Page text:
Bitcoin (BTC) recovered a little over 10% in a recent rally, having established a local bottom on August 13th, but is currently down 68% from the record high in December. The market cap stands at US$109.93 billion, with US$1.65 billion traded in the past 24 hours.
The number of Bitcoin transactions per day has been slowly increasing since April and has averaged between 180,000 and 220,000 since June. This key metric has declined significantly for a number of leading cryptocurrencies throughout the year. Transaction costs have also declined significantly, as has the average transaction value in USD, which can be partially attributed to the decline in the price of Bitcoin. Unconfirmed transactions have also declined dramatically this year. There are currently less than 3,000 transactions pending confirmation, most of which were sent with a fee below 4 sats.
Using a network value to transactions (NVT) ratio, BTC remains in the upper-third of its historical range with the 28-day average beginning to decrease. Although NVT is difficult to compare between coins that use different transactions types, the ratio can be used to assess a network’s relative utility over time. NVT has not been this high since January 2015, which suggests decreasing on-chain network usage based on the dollar amount being transacted.
Additionally, inflection points in NVT can correlate with extreme highs or lows in price. With the rise of alternative on and off chain methods to send transactions, such as batching and Lightning Networks, the new normal for NVT may take many months to determine.
However, on-chain transactions per day have not only declined due to a lack of network use but also transaction batching, where one transaction is sent to many addresses at once instead of each transaction being sent individually. The ratio of outputs per transactions has averaged 2.7-2.9 outputs per transaction over the course of the year, suggesting the practice has become a mainstay. There have also been several days this year with a spike in outputs, indicating a concerted effort towards increase transaction efficiency.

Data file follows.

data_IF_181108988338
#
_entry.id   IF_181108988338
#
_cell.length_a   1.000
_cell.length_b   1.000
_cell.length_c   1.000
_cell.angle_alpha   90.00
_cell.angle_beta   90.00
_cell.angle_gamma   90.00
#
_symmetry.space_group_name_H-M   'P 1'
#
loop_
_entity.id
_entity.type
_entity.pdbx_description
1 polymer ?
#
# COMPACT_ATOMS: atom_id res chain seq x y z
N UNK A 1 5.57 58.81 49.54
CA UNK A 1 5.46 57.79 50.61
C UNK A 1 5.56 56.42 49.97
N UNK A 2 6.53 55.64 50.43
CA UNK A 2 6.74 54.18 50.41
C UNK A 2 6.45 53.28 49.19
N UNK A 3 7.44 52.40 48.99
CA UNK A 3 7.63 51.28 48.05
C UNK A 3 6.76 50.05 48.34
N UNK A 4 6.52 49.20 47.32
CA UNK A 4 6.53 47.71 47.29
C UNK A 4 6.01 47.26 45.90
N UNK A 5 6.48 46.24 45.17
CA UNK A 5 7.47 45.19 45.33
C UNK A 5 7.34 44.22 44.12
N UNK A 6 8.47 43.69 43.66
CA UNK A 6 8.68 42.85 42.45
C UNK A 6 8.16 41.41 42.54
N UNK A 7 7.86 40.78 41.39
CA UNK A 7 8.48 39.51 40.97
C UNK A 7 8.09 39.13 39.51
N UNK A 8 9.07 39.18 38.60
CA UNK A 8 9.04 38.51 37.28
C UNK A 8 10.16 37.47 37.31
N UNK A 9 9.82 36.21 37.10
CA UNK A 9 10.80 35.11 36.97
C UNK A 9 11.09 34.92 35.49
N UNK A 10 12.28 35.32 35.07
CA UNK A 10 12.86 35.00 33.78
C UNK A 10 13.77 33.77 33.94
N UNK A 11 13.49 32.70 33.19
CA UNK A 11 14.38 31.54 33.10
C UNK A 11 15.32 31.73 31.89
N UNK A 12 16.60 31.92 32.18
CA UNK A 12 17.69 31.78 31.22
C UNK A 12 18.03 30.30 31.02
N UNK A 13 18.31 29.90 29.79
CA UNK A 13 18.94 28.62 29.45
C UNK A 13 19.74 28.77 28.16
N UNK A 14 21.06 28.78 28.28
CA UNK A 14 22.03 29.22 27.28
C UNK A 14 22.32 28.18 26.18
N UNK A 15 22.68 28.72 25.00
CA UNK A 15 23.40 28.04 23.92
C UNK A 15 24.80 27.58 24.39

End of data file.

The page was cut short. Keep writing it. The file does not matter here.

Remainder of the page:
Additionally, the protocol upgrade SegWit, which currently accounts for ~40% of transactions, has also been a significant contributing factor in the average fee decline. A SegWit transaction occupies less block space than a traditional transaction, allowing SegWit users to pay less in accumulated fees to achieve the same number of transactions.
The SegWit soft fork also enabled the possibility of further second layer network upgrades like the Lightning Network (LN), which enables trusted, bidirectional, off-chain, hub and spoke payment channels. This also paves the way for the possibility of instant payments, microtransactions, and increased scalability.
Since going live on March 15, the LN has continued to gain traction. The channels work much like a tab at a restaurant, which remains open until the client settles the bill. This format allows for numerous transactions to occur without a network fee, until the channel is closed.
Jack Mallers and the Zap team continue to release updates for their LN wallet. On the testnet, Zap has also worked for WooCommerce payments, an eCommerce plugin for WordPress, which accounts for more than 28% of all online stores.
Further, the networks hash rate and difficulty continue to post record highs, pushing mining profitability toward record lows. While many factors influence mining profitability, such as price, block times, difficulty, block reward, and transaction fees, decreasing profitability adds to the risk of further centralizing mining, both through mining pools and geographically. The next Bitcoin block reward halving is slated for May 2020.
The core of mining is solving Proof of Work (PoW), which has lead to ASIC proliferation throughout the network, and has also been the focus of criticism due to the amount of energy being utilized by the network. Current estimates on Digiconomist show an annual energy consumption of 73.12 TWh. This would place the network between the Philippines and Austria in terms of energy consumption by country per year.
Others see this energy consumption as an opportunity. Peter Van Valkenburg of CoinCenter, a non-profit research and advocacy center focused on the public policy issues facing cryptocurrency in Washington D.C., has argued that instead of destroying the planet, Bitcoin will push the energy market towards more sustainable alternatives, driving an energy revolution.
Bitcoin advocate Andreas Antonopoulos shares this view and has questioned the hidden resource needs required by other payment platforms. This week, the U.S. Senate Committee on Energy and Natural Resources will have a committee hearing on “Energy Efficiency of Blockchain and Similar Technologies” to discuss the matter.
There is also another decision from the U.S. SEC, due on August 23rd, regarding a BTC price following fund. Similar to the announcement for the SolidX/VanEck ETF, this decision…